I've created and published a mirror of the Ubuntu repositories for Xenial using aptly. This includes xenial and xenial-updates downloaded from my country specific Ubuntu mirror. I've taken xenial-security from http://security.ubuntu.com. I can use all apt or apt-get update and upgrade commands normally with this mirror to manually upgrade systems.

My issue is that unattended-upgrades with security only updates configured will not register any packages as available to upgrade. Likewise after using apt update, the motd message on login will say something like:

261 packages can be updated.
0 updates are security updates.

If I switch back to the default repositories and run the same command, motd changes to:

261 packages can be updated.
176 updates are security updates.

Running unattended-upgrade --dry-run -d has similar results, plenty of security updates if I use the default mirrors, but none from my local mirror.

Evidently I'm losing whatever marks the packages as security updates in my mirroring process.

How does apt determine that a package update is a security update once the package list has been updated? What do I have to do to accurately mirror this?

  • Nothing 'marks' a security update, they simply come from a specific pocket (-security). Passing packages through a local repo (as opposed to a caching proxy) should indeed confuse the motd scripts.
    – user535733
    Feb 1, 2019 at 5:56
  • @user535733 I've found out that it's due to aptly changing the 'Origin:' field in the InRelease file to match the publishing endpoint. The scripts responsible for updating motd and for determining whether updates are security updates will only accept the origin being 'Ubuntu'. Once I modified the Inrelease file on my mirror the xenial-security pocket was recognised as being a valid source for security updates. I think that belongs in a new question and answer though. It was interesting to note that the motd message is updated immediately after any apt update command though.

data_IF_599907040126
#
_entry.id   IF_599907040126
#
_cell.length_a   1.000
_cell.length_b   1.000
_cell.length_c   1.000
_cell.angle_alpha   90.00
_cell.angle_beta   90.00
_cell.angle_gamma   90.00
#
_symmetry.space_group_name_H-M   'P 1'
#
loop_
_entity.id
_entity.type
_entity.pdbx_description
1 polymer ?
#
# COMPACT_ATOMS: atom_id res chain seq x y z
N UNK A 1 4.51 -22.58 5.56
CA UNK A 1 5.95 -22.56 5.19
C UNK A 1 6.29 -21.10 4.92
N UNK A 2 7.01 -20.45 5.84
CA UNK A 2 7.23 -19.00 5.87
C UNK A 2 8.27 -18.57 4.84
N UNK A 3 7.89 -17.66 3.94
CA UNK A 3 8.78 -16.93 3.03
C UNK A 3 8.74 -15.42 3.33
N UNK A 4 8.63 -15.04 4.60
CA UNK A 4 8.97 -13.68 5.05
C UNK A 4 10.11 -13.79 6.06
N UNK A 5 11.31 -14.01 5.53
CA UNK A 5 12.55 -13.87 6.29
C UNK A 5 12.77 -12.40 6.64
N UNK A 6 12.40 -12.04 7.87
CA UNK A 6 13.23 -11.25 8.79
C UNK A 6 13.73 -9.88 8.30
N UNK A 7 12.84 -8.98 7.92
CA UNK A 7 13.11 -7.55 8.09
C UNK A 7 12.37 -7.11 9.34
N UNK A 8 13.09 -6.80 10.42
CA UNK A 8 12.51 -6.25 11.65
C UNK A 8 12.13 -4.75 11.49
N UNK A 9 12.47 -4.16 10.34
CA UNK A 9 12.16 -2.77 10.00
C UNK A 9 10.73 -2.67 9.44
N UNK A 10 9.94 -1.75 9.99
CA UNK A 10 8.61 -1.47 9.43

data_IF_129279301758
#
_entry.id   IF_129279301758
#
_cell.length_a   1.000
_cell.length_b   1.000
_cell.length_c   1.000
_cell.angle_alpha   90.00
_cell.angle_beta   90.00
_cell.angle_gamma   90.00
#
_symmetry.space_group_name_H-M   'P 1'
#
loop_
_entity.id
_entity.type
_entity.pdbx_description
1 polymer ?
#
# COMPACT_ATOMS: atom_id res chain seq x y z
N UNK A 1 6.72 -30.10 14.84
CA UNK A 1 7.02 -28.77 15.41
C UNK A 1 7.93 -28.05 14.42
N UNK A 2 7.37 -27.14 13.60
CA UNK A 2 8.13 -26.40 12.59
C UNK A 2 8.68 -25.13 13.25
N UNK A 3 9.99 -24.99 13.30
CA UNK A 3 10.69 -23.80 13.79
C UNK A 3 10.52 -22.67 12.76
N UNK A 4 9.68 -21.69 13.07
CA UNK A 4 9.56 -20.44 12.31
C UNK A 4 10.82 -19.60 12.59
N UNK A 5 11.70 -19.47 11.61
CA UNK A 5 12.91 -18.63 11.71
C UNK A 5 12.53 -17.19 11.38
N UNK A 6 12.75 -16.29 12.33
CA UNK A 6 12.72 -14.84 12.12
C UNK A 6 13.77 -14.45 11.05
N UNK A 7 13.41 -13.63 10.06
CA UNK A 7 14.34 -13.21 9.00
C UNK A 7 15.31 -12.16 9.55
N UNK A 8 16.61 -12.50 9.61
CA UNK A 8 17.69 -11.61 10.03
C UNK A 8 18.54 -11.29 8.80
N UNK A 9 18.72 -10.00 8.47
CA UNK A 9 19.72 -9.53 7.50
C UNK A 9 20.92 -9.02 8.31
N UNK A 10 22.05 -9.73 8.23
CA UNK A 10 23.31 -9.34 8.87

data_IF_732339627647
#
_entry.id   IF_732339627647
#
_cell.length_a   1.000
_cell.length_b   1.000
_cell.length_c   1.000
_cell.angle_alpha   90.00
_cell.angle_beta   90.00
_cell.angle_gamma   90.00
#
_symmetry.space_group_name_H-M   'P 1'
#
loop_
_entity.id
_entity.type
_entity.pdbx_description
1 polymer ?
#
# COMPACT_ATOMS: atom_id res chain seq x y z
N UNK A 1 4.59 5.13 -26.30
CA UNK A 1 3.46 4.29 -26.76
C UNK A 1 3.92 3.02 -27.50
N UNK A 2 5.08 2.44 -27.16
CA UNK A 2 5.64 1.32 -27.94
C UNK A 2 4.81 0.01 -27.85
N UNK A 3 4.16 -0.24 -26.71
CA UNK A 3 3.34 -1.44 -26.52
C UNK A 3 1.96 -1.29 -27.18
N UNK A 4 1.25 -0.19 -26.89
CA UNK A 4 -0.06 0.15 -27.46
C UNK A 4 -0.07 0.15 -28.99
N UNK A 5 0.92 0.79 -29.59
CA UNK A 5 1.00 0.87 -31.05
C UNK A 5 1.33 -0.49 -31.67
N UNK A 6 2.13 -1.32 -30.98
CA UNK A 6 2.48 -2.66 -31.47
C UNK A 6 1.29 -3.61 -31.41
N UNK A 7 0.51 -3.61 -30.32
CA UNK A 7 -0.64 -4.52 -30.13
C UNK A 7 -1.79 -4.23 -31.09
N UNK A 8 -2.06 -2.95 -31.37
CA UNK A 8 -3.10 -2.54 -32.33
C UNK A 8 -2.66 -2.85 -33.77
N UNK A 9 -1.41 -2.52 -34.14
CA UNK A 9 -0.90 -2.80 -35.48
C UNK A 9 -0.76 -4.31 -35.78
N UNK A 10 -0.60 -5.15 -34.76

– Arronical
    Feb 1, 2019 at 9:13

1 Answer 1


"Security Updates" come from the -security repository. Only the Ubuntu Security Team has permission to upload to that pocket. Apt does not "determine" anything.

Example: Security updates in Xenial are packaged by the Ubuntu Security Team and distributed in the xenial-security pocket.

For your specific case:

1) Ensure that you really have a security repo enabled in sources.list.

2) Don't trust motd's numbers - motd is a a handy reminder feature, but those numbers update only once per day...and you don't know when.

3) Try one of these methods to accurately see if uninstalled security updates are in the -security pocket for your release of Ubuntu.

4) Unattended Upgrades can be really sneaky about upgrades (that's good). Check a week of the U-U history in /var/log/unattended-upgrades to be certain that U-U is not installing security upgrades. If so, time to double-check your sources (see #1).

  • Thanks for the answer but this doesn't match what I'm seeing. Motd is updated immediately after apt update. I have a mirror with the xenial-security pocket published containing the contents of the official -security pocket. I'm pretty up to speed with the unattended-upgrades log, definitely nothing in there. Also running the unattended upgrade --dry-run -d command gives much more verbose output, showing the exact same package version being checked for both sources, but the local repo version not needing to be updated as a security concern.
    – Arronical
    Jan 30, 2019 at 15:07

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